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When You Feel Disabled But Look All Right

Posted Jan 19 2013 3:38am

 

 

Living with it, when it is invisible,  requires a certain amount diplomatic skill, and, self restraint.  Dr. Sharma mentions giving the common greeting of “you look great” may rub the chronically ill person  the wrong way.    It could.  But, after the first year, you just start saying, “thanks.”  If they are lucky.  If they are not so lucky, you are on day 3 of Prednisone and Levaquin, can’t remember the last time you slept, and, you not so politely inform them that they lack the requisite observational powers to know their posterior from an orifice in the earth.

However,  as anyone who does not look sick knows, the usual response is a smile,  followed by a cough, and  ”I have good days, and bad.”  But, it seems they never hear that part.  Does it?

When You Feel Disabled But Look All Right

Vijai P. Sharma, Ph.D

 

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People who have an invisible illness may at times wish others could see how much they’re really hurting inside. During those moments even a well intended comment, “You look great!” may rub them the wrong way.

People who are visibly impaired or in pain may at times feel everybody is watching them with amusement or pity. They often struggle with feelings of shame or embarrassment. During those moments they may not even want to go out in public, visit friends and family, or want anyone to visit them.

Most people with chronically a severe and disabling condition have major work to do with regard to how they feel about themselves and how they should manage their relationship with others.

Properly sorting out their feelings related to self and others can make a big difference in their ability to cope with their illness and enjoy a better quality of life.

Here are some of the problematic thoughts and feelings related to self:

“I am becoming unattractive (or too fat or too skinny)”

“As I get sicker, I will lose my… (partner, children, friends or family)”

“Why would anyone want to come around me?”

“I am useless and a burden to them (I am of no help to my family, don’t earn a single cent and cost too much, etc).”

“I have totally lost control over my life.”

Here are some of the problematic thoughts and feelings related to others:

“I must explain or defend my condition or justify my limitations/disability to others”

“In their head, they really think I brought it (my illness) upon myself”

“When they look at how fat I look now, they think I sit all day, do nothing and eating all the time.”

“They don’t understand (or don’t want to understand) what I go through every day.”

“My doctor thinks I am making too much of my symptoms (or doesn’t take my concerns seriously or will get upset with me).”

Be absolutely clear about one thing: you are not responsible for causing your illness, but you are one hundred percent responsible for what you do with it.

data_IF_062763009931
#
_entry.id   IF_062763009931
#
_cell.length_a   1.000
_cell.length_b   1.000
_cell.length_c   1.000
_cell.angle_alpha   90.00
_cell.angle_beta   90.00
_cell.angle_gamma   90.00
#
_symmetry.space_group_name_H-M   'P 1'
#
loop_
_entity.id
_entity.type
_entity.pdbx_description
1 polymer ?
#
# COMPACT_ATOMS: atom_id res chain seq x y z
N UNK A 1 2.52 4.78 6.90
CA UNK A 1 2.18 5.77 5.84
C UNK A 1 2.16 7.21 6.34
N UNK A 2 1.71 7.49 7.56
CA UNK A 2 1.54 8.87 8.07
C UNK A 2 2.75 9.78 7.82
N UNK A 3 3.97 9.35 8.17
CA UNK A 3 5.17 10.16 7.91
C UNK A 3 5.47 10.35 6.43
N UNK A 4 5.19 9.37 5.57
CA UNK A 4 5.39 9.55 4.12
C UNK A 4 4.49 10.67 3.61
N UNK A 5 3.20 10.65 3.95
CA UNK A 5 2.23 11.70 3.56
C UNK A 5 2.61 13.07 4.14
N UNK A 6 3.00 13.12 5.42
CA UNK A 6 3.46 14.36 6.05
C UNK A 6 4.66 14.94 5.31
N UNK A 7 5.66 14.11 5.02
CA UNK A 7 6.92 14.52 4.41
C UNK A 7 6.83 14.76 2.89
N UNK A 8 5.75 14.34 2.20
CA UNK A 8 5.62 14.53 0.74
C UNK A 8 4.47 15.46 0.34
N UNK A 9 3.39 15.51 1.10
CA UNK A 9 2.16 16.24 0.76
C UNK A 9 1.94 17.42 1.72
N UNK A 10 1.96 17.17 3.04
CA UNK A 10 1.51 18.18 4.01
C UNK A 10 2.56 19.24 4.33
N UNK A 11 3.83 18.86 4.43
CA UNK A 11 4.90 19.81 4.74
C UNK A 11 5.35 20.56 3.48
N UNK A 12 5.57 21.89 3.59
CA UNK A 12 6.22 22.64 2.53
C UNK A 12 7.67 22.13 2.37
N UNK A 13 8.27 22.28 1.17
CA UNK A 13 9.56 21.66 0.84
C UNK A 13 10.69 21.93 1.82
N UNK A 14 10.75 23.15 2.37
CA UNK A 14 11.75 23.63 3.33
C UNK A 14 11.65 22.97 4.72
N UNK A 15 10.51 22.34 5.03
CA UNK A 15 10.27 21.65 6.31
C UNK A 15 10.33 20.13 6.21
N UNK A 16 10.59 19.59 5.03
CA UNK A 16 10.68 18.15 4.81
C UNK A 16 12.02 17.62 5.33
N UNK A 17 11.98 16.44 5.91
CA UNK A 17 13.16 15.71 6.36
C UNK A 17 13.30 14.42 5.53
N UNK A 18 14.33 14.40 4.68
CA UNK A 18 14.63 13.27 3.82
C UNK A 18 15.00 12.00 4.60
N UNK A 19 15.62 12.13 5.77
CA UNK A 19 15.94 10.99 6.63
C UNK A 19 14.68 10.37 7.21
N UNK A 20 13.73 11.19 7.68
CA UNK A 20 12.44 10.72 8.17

Despite long moments of pain and discomfort, you can have moments of joy, pride and happiness.

The increase in your symptoms despite treatment and self-care does not amount to losing total control over your life. Take an inventory of all the things over which you can exercise control even now. For example, you have lot of control over how you think about yourself and your limitations and how you feel about others.

Don’t feel compelled to defend your inability to function as everyone does. What they think about you can’t directly hurt you. But, getting upset about what you think they’re really thinking about you can directly hurt you. Even if someone says something unkind to you out loud, allow yourself to get annoyed, but not angry or depressed. If you do get angry or depressed, disengage from those emotions right away.

Think about what you need to do to reach out to more people and make new friends.

It is more empowering to say to yourself, “I am strong and I can handle it” than “I am weak. I can’t through this ever again.”

Leave no room in your heart for envy, jealousy or self-pity. Such thoughts occur with regularity to even the most altruistic people. Smile at these thoughts and let them pass without reacting to them. Keep the emotion of love alive and green. Love the whole world and some people will respond accordingly.

The moment you begin to feel sad, think of others having fun and good times and share their joy. When you can smile and feel happy seeing others happy and smiling, you are tapping into a powerful source of unending joy. When you see bad news on TV or read in the paper about people hurting and suffering, don’t let that turn into your own sorrow, pray for them and wish them well, instead.

In the final analysis, others really can’t make you feel worthy or worthless about the loss of our abilities and our old self. It’s really up to us.

Stacy Taylor and Robert Epstein in Living Well with a Hidden Disability say, “love yourself no matter how you look or feel. Believe in yourself even if people question your symptoms. Trust that you have the inner strength and perseverance to survive whatever life hands you.” That says it all! Doesn’t it?

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